as far back as i can remember, there have been repeated warnings that the oil is about to run out. this was long before anyone discovered a hole in the ozone layer (which seems mysteriously to have repaired itself), but exercised dire warnings for those beloved of their motor cars. yet some forty plus years later, there's still no battery operated or hybrid powered car that has completely replaced either the diesel or petrol-based internal combustion engine.
in the intervening years, predictions of doom and gloom as the result of global warming have reared their ugly and insistent head, leading to alarmingly frequent summits all round the world to which many a delegate has to fly on aircraft that contribute to the malady they're intent on discussing, but are mysteriously exempt from any directives that attempt to limit the use of fossil fuels. in other words, they're just playing at it.
however, not everyone believes that a) global warming actually exists or b) that human beings are the cause in the first place. the fact that the arctic ice shelf has proven itself to cover a larger area than previously recorded would tend to somewhat undermine the theory.
but even if we exclude such matters from the discussion, there's little doubt that ever increasing car numbers have long had a stranglehold on the world's principal cities. even if looked upon with barely a glance, london's congestion charge would at least pay lip service to that contention. according to hickman's and banister's copiously annotated and highly academic book, the world gained its billionth car in 2011, and is currently on target to acquire the two-billionth around 2020. it would be a foolish town planner who ignored such statistics. writing in 1999, science fiction writer arthur c clarke wrote:
"The car is an incredible device, which no sane society would tolerate [...] millions of vehicles, each a miracle of (often unnecessary) complication, hurtle in all directions, at very close quarters, under the impulse of a few hundred horsepower. Many of them are the size of small houses, with incredible sophistication, yet carry only one person. They can travel at over 100 miles per hour, but usually at no more than 40mph. In one lifetime they have consumed more energy than the whole previous history of mankind [...] the casualties are on the scale of a large war (every year)."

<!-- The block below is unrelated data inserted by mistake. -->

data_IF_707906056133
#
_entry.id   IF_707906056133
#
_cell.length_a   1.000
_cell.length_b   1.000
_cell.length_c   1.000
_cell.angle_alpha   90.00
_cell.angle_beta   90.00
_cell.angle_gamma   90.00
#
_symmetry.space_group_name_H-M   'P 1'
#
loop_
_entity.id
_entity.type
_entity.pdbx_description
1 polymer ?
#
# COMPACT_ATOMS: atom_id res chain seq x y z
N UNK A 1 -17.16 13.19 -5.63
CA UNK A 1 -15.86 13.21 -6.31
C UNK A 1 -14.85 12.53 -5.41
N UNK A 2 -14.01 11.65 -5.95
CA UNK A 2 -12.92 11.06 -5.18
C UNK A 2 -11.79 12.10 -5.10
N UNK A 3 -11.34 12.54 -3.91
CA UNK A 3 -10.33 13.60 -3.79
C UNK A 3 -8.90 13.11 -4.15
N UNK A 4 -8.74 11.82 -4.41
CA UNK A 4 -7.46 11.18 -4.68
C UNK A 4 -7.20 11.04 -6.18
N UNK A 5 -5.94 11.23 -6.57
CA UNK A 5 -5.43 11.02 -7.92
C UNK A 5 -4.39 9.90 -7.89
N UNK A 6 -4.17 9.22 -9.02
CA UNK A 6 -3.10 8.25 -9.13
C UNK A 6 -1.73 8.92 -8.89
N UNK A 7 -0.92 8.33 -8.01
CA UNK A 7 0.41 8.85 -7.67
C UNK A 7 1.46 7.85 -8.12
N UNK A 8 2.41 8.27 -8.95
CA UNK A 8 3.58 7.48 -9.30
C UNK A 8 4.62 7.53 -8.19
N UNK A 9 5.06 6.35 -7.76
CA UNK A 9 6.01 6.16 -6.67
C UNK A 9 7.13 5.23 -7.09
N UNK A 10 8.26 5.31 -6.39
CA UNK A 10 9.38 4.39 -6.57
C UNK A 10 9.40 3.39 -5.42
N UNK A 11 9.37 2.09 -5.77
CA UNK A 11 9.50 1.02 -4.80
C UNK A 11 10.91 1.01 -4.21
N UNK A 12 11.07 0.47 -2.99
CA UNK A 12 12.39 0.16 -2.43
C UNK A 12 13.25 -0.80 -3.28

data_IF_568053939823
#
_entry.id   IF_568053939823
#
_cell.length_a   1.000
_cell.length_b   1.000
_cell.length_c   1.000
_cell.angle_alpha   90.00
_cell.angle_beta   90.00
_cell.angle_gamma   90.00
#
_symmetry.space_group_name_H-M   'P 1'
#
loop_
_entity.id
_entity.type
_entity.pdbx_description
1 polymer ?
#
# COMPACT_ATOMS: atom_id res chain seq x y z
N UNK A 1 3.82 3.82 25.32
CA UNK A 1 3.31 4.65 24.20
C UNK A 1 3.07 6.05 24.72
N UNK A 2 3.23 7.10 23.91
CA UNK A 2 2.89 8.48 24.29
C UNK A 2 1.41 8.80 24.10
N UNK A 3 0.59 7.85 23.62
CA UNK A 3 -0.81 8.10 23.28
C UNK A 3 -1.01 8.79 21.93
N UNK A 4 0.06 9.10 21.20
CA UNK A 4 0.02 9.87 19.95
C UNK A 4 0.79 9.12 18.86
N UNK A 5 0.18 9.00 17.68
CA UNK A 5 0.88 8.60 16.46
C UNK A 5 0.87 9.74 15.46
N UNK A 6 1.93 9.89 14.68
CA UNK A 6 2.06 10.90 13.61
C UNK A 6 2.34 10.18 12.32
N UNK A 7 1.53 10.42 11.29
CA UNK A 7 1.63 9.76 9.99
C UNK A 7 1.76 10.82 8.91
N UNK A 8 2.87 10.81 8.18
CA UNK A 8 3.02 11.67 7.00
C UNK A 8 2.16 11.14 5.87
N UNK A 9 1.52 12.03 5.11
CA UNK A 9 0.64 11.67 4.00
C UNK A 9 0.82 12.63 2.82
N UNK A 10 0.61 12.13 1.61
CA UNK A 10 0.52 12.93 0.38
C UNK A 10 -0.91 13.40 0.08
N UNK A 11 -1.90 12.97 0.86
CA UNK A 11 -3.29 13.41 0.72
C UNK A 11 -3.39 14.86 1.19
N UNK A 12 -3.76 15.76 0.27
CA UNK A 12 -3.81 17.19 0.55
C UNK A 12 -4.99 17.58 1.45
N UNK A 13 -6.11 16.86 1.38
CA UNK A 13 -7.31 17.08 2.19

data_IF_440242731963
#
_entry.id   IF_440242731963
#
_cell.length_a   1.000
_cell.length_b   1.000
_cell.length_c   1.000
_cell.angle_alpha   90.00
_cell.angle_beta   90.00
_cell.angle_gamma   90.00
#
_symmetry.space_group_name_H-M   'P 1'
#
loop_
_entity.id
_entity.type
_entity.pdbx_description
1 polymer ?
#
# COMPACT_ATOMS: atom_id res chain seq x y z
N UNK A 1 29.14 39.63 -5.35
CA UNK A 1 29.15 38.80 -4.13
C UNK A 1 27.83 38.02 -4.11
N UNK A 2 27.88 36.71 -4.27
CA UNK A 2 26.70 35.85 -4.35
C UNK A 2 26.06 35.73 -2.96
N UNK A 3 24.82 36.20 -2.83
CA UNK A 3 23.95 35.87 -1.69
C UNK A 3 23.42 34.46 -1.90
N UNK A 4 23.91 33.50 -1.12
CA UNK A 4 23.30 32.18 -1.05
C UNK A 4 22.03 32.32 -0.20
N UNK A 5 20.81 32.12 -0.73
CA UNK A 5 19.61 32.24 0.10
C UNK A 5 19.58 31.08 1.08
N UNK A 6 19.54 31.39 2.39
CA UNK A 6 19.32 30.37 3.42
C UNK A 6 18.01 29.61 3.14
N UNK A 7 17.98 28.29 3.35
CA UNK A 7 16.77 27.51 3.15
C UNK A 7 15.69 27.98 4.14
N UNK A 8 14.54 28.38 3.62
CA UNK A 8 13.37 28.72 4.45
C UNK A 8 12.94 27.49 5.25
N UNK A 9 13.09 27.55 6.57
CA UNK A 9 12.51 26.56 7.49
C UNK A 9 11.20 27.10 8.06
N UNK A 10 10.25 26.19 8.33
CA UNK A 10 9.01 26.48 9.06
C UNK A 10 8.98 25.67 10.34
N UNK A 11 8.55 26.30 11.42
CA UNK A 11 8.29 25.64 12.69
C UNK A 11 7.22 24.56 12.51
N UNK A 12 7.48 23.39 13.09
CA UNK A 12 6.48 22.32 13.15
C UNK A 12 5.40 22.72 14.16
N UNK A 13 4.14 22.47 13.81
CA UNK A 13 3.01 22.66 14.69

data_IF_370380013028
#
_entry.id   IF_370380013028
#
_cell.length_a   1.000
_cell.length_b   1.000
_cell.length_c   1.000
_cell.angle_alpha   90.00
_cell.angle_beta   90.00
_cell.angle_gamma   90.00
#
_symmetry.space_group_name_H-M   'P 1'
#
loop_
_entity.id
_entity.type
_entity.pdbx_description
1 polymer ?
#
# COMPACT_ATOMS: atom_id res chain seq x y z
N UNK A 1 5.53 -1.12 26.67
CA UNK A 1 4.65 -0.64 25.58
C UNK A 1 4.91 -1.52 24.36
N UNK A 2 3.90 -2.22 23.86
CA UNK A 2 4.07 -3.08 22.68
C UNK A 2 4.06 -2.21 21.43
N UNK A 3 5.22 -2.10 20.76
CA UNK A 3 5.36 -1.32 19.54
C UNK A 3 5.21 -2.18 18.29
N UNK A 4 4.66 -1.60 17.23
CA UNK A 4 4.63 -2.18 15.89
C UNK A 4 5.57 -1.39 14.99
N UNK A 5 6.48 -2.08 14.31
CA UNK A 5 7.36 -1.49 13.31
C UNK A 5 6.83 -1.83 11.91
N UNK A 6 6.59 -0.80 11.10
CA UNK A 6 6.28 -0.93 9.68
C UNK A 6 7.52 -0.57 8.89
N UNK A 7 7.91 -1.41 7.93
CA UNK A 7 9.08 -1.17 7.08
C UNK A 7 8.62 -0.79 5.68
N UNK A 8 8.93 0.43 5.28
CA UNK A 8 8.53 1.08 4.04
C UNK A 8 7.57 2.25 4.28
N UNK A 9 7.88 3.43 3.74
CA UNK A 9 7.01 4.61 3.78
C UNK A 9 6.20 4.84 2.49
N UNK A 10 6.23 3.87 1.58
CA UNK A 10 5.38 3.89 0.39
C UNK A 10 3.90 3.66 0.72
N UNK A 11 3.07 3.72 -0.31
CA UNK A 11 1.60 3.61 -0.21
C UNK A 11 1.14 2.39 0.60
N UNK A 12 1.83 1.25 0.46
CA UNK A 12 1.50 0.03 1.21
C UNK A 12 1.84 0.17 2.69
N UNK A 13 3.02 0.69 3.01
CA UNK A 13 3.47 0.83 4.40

however, transport, climate change and the city is not directly concerned with specifically knocking the car as a means of transport, though it would be pointless to pretend that it doesn't form the main target.
the book opens with a highly impressive, yet academic discussion of the means used to quantify the substantial amount of information and statistics contained within the book's 376 pages. i cannot pretend that i understood every word the authors used, at least not in this context. their contention that aspects of traffic congestion and climate change are thought of as only solvable by technological means, rather than by sociological methods is one that rings particularly true. if we accept the basic premise of climate change as being caused by normal human activity, then it seems more than sensible that alteration of that activity or behaviour might possibly have greater effect that finding a scientific means to minimise its continuing effect.